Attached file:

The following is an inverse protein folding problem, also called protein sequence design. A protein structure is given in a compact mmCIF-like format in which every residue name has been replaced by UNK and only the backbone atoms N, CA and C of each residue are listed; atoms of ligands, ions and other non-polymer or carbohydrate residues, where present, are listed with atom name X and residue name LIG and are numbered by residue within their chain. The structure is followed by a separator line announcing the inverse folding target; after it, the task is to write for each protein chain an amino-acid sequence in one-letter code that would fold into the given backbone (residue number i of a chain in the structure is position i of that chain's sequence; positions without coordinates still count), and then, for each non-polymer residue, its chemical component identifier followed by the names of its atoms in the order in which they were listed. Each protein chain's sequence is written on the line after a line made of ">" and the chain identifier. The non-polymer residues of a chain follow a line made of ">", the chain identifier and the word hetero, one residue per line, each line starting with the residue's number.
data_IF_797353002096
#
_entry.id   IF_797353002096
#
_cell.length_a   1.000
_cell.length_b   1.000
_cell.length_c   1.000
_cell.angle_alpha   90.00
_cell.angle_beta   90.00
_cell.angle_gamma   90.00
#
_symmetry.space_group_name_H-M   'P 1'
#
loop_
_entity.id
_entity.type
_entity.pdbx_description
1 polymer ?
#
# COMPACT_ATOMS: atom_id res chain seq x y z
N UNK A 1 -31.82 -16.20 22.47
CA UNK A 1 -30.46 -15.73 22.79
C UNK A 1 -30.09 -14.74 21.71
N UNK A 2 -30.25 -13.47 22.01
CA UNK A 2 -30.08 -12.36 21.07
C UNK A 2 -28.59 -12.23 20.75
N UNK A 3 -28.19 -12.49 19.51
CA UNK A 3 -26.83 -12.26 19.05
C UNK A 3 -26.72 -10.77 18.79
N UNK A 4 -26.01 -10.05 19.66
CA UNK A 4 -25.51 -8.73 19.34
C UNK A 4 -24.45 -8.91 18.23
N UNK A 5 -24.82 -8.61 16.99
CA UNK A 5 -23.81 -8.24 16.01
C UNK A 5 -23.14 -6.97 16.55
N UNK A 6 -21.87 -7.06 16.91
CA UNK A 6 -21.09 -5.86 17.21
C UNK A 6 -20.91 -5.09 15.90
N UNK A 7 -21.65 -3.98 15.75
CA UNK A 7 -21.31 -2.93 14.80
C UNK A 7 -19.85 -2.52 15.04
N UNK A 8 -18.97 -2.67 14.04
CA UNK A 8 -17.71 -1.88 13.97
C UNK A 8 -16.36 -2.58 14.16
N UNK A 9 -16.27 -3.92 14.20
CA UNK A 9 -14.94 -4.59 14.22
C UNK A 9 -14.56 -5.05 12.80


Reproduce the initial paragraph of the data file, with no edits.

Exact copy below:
The following is an inverse protein folding problem, also called protein sequence design. A protein structure is given in a compact mmCIF-like format in which every residue name has been replaced by UNK and only the backbone atoms N, CA and C of each residue are listed; atoms of ligands, ions and other non-polymer or carbohydrate residues, where present, are listed with atom name X and residue name LIG and are numbered by residue within their chain. The structure is followed by a separator line announcing the inverse folding target; after it, the task is to write for each protein chain an amino-acid sequence in one-letter code that would fold into the given backbone (residue number i of a chain in the structure is position i of that chain's sequence; positions without coordinates still count), and then, for each non-polymer residue, its chemical component identifier followed by the names of its atoms in the order in which they were listed. Each protein chain's sequence is written on the line after a line made of ">" and the chain identifier. The non-polymer residues of a chain follow a line made of ">", the chain identifier and the word hetero, one residue per line, each line starting with the residue's number.